frank Hurley essay

1336 WordsJun 6, 20156 Pages
Maya Martin-Westheimer English Advanced assessment task 3 “Discoveries may be challenged and questioned and their worth reassessed over time” “He who never made a mistake never made a discovery.” – Samuel Smiles Throughout history, discoveries are constantly being challenged, questioned and their worth reassessed. As a result of texts’ questioning nature, responders gain a deeper insight into the subject matter which heightens or lessens their credibility. This is evident in Simon Nasht’s documentary Frank Hurley-The Man Who Made History (2004) and Hannah Kent’s historical fiction Burial Rites published in 2013. Via the use of literary and filmic techniques, notably narration, montage, point of view and embellished retelling, each…show more content…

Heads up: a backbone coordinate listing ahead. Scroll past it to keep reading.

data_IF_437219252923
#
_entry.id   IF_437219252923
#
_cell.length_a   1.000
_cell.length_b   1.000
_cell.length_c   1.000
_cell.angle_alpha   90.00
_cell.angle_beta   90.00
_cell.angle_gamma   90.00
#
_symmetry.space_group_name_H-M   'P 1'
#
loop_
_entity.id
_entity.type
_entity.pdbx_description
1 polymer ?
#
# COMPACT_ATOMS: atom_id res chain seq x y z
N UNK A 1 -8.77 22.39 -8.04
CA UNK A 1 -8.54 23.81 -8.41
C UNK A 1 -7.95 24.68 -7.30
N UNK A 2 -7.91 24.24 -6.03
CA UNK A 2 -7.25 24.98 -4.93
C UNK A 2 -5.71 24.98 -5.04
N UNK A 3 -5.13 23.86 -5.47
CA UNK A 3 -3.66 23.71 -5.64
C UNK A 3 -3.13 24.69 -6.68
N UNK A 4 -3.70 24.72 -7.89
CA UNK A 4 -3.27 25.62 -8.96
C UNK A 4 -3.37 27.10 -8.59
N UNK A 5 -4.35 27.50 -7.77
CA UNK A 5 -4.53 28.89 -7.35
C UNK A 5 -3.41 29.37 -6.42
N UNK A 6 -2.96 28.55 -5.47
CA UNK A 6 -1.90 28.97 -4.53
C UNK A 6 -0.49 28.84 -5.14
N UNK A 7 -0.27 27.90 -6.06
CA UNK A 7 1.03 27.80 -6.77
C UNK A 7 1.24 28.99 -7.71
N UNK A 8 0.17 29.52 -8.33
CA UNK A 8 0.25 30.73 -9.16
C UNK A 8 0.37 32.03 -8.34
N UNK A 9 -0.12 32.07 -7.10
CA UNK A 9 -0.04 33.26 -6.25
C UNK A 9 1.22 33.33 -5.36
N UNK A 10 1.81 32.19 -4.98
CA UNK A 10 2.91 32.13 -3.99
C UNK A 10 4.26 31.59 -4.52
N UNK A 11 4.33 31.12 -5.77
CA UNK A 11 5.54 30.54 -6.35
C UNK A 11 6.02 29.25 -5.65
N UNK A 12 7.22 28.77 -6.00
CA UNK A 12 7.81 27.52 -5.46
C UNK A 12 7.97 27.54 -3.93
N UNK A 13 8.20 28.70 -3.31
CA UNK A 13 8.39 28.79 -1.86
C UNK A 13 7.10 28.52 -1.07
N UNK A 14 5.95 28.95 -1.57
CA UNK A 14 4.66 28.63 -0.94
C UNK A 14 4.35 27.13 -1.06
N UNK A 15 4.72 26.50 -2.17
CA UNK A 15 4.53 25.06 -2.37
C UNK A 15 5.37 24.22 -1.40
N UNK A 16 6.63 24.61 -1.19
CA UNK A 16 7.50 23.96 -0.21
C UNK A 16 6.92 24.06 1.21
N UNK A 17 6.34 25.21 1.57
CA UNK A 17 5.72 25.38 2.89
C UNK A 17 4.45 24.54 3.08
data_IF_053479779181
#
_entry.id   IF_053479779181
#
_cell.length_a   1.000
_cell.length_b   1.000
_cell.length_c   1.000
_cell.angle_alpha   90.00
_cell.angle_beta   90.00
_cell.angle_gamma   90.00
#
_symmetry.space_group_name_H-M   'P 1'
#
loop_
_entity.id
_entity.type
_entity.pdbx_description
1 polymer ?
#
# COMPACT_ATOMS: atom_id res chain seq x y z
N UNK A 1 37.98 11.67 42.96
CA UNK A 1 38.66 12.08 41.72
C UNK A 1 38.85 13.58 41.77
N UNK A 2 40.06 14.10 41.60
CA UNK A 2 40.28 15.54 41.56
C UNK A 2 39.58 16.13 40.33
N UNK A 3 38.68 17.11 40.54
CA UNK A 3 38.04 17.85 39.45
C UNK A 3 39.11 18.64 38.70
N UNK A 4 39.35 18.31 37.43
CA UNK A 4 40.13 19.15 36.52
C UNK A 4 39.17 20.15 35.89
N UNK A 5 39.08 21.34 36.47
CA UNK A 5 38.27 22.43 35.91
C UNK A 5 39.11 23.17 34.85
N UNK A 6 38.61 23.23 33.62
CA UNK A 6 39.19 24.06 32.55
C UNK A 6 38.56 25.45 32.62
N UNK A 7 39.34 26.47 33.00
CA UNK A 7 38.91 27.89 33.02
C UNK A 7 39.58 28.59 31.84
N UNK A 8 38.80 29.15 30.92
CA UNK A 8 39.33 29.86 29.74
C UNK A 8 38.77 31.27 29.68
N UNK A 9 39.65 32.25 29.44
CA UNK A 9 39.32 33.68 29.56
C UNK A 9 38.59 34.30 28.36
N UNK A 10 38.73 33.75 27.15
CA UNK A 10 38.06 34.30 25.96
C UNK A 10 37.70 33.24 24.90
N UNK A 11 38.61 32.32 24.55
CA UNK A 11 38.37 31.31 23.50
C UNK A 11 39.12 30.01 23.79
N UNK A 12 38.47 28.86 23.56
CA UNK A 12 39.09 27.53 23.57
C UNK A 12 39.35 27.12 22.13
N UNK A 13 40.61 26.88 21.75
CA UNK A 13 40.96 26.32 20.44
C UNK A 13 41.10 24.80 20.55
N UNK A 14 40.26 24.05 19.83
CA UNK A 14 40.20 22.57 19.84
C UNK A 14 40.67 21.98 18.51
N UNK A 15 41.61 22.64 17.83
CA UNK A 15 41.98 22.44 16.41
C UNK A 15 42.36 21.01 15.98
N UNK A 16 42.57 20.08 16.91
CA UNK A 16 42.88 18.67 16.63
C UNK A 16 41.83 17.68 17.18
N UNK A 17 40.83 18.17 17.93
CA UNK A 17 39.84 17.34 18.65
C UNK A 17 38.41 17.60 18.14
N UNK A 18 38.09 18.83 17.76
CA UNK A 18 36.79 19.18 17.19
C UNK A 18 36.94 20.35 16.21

This notion is especially attained though the direct camera interview with Joanna Wright from the Royal Geographical Society, London. In the interview Wright appears to marvel at Hurley’s photographs whilst saying “What Hurley managed to bring together was a fantastic story with fantastic images…It was a seminal moment in the history of photography, because no one had ever realised just how powerful images are. And Hurley did that”. Direct camera interviews establish complete trust between subject and viewer, Nasht uses Wright’s interview to highlight Hurley’s significance as a artistic photographer. Rediscovery of a subject matter in a new context also allows for a re-examination of the role of context in determining the original estimation of a person or event. In their respective texts Nasht and Kent challenge whether their subjects, Hurley and Agnes, were victims of their time and ask audiences to evaluate whether they were deserving of the judgement placed against them. In his lifetime Hurley was subject to considerable criticism associated with the questionable morals and actions behind his works and adventures. Nasht repeatedly uses direct to camera interviews of multiple experts to question with hindsight the motivations of Hurley’s work. The main controversy involving Hurley within the documentary is his exploitation of a village and theft of their sacred artefacts during his visit to Papua New Guinea. Nash’s inclusion of information
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